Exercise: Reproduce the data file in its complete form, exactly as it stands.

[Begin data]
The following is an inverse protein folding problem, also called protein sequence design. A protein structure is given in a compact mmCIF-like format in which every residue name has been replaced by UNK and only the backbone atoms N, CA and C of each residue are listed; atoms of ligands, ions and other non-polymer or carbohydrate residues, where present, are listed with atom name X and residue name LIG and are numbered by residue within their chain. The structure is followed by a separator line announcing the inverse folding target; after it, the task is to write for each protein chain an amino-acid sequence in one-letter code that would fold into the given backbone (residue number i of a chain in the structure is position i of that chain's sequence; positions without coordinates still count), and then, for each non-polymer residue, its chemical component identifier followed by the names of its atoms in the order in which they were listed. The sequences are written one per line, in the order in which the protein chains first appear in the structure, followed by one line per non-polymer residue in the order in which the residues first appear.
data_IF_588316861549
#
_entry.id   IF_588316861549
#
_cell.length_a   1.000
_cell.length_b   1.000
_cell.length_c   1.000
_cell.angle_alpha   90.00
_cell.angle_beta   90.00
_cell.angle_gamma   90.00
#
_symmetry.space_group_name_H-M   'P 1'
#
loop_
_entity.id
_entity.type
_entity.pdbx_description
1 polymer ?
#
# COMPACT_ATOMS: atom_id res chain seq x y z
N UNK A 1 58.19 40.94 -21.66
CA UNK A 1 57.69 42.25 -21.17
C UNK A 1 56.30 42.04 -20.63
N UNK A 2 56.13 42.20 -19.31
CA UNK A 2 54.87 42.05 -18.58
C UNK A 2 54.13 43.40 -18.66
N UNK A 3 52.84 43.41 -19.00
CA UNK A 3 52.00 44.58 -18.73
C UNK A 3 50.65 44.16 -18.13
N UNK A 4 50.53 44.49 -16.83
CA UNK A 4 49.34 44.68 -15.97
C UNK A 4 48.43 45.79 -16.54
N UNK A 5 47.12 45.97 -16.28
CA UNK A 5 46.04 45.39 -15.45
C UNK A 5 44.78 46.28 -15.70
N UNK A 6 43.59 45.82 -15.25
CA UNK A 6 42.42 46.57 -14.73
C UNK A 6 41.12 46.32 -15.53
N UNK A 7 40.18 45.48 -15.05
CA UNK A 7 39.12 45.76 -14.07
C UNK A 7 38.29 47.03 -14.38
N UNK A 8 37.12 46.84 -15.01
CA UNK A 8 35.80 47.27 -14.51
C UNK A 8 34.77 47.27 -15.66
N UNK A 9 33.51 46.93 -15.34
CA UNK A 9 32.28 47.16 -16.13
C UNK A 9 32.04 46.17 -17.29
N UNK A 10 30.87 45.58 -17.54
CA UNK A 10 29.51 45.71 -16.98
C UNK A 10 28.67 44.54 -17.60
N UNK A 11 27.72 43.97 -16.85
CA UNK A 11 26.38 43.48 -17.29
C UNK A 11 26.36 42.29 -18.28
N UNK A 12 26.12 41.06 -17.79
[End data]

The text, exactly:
The following is an inverse protein folding problem, also called protein sequence design. A protein structure is given in a compact mmCIF-like format in which every residue name has been replaced by UNK and only the backbone atoms N, CA and C of each residue are listed; atoms of ligands, ions and other non-polymer or carbohydrate residues, where present, are listed with atom name X and residue name LIG and are numbered by residue within their chain. The structure is followed by a separator line announcing the inverse folding target; after it, the task is to write for each protein chain an amino-acid sequence in one-letter code that would fold into the given backbone (residue number i of a chain in the structure is position i of that chain's sequence; positions without coordinates still count), and then, for each non-polymer residue, its chemical component identifier followed by the names of its atoms in the order in which they were listed. The sequences are written one per line, in the order in which the protein chains first appear in the structure, followed by one line per non-polymer residue in the order in which the residues first appear.
data_IF_588316861549
#
_entry.id   IF_588316861549
#
_cell.length_a   1.000
_cell.length_b   1.000
_cell.length_c   1.000
_cell.angle_alpha   90.00
_cell.angle_beta   90.00
_cell.angle_gamma   90.00
#
_symmetry.space_group_name_H-M   'P 1'
#
loop_
_entity.id
_entity.type
_entity.pdbx_description
1 polymer ?
#
# COMPACT_ATOMS: atom_id res chain seq x y z
N UNK A 1 58.19 40.94 -21.66
CA UNK A 1 57.69 42.25 -21.17
C UNK A 1 56.30 42.04 -20.63
N UNK A 2 56.13 42.20 -19.31
CA UNK A 2 54.87 42.05 -18.58
C UNK A 2 54.13 43.40 -18.66
N UNK A 3 52.84 43.41 -19.00
CA UNK A 3 52.00 44.58 -18.73
C UNK A 3 50.65 44.16 -18.13
N UNK A 4 50.53 44.49 -16.83
CA UNK A 4 49.34 44.68 -15.97
C UNK A 4 48.43 45.79 -16.54
N UNK A 5 47.12 45.97 -16.28
CA UNK A 5 46.04 45.39 -15.45
C UNK A 5 44.78 46.28 -15.70
N UNK A 6 43.59 45.82 -15.25
CA UNK A 6 42.42 46.57 -14.73
C UNK A 6 41.12 46.32 -15.53
N UNK A 7 40.18 45.48 -15.05
CA UNK A 7 39.12 45.76 -14.07
C UNK A 7 38.29 47.03 -14.38
N UNK A 8 37.12 46.84 -15.01
CA UNK A 8 35.80 47.27 -14.51
C UNK A 8 34.77 47.27 -15.66
N UNK A 9 33.51 46.93 -15.34
CA UNK A 9 32.28 47.16 -16.13
C UNK A 9 32.04 46.17 -17.29
N UNK A 10 30.87 45.58 -17.54
CA UNK A 10 29.51 45.71 -16.98
C UNK A 10 28.67 44.54 -17.60
N UNK A 11 27.72 43.97 -16.85
CA UNK A 11 26.38 43.48 -17.29
C UNK A 11 26.36 42.29 -18.28
N UNK A 12 26.12 41.06 -17.79